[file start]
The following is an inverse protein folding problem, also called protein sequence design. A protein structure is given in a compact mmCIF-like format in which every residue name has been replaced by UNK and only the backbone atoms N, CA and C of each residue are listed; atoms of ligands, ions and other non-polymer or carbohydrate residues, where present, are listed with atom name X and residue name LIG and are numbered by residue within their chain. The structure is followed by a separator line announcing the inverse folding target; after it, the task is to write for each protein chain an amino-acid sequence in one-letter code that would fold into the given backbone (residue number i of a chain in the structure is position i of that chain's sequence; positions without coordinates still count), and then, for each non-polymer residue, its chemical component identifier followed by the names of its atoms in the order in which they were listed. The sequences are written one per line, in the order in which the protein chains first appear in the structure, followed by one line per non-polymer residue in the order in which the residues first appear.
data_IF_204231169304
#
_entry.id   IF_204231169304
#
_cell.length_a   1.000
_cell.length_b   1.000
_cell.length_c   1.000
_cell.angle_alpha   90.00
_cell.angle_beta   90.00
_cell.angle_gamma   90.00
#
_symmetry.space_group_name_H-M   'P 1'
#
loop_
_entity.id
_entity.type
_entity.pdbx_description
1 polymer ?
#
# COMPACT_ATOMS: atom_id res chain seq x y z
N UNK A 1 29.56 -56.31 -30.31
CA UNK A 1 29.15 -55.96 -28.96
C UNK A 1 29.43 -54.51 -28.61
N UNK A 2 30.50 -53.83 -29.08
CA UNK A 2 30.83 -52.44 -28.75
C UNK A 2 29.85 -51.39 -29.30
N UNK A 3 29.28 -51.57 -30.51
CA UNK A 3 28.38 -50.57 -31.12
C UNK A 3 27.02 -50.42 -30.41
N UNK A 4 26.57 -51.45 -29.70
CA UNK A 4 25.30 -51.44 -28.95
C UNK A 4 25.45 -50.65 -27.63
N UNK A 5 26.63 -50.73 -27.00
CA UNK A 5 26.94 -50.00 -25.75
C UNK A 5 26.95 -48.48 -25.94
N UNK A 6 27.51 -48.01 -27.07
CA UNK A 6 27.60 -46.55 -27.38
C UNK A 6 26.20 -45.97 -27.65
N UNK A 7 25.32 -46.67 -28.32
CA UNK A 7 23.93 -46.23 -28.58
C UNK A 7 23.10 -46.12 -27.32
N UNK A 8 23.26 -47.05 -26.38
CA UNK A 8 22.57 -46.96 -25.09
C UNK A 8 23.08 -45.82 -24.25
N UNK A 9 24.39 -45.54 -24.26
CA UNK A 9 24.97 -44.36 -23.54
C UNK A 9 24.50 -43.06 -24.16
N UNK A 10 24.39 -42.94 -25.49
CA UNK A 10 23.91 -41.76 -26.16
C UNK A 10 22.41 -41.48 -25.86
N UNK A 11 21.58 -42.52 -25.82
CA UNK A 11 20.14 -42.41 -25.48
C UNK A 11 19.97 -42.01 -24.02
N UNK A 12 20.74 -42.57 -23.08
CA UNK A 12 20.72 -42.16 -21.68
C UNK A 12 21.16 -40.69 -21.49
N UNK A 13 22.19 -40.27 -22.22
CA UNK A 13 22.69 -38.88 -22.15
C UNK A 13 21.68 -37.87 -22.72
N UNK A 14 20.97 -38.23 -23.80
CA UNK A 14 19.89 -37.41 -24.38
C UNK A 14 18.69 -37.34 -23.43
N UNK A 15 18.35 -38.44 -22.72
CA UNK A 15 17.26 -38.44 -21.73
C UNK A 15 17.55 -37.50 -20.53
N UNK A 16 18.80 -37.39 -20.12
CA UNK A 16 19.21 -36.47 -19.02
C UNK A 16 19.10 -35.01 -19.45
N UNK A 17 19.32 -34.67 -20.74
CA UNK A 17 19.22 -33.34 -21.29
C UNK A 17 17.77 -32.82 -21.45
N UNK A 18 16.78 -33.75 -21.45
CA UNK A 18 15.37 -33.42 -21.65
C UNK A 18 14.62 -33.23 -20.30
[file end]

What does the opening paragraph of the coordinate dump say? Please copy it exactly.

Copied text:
The following is an inverse protein folding problem, also called protein sequence design. A protein structure is given in a compact mmCIF-like format in which every residue name has been replaced by UNK and only the backbone atoms N, CA and C of each residue are listed; atoms of ligands, ions and other non-polymer or carbohydrate residues, where present, are listed with atom name X and residue name LIG and are numbered by residue within their chain. The structure is followed by a separator line announcing the inverse folding target; after it, the task is to write for each protein chain an amino-acid sequence in one-letter code that would fold into the given backbone (residue number i of a chain in the structure is position i of that chain's sequence; positions without coordinates still count), and then, for each non-polymer residue, its chemical component identifier followed by the names of its atoms in the order in which they were listed. The sequences are written one per line, in the order in which the protein chains first appear in the structure, followed by one line per non-polymer residue in the order in which the residues first appear.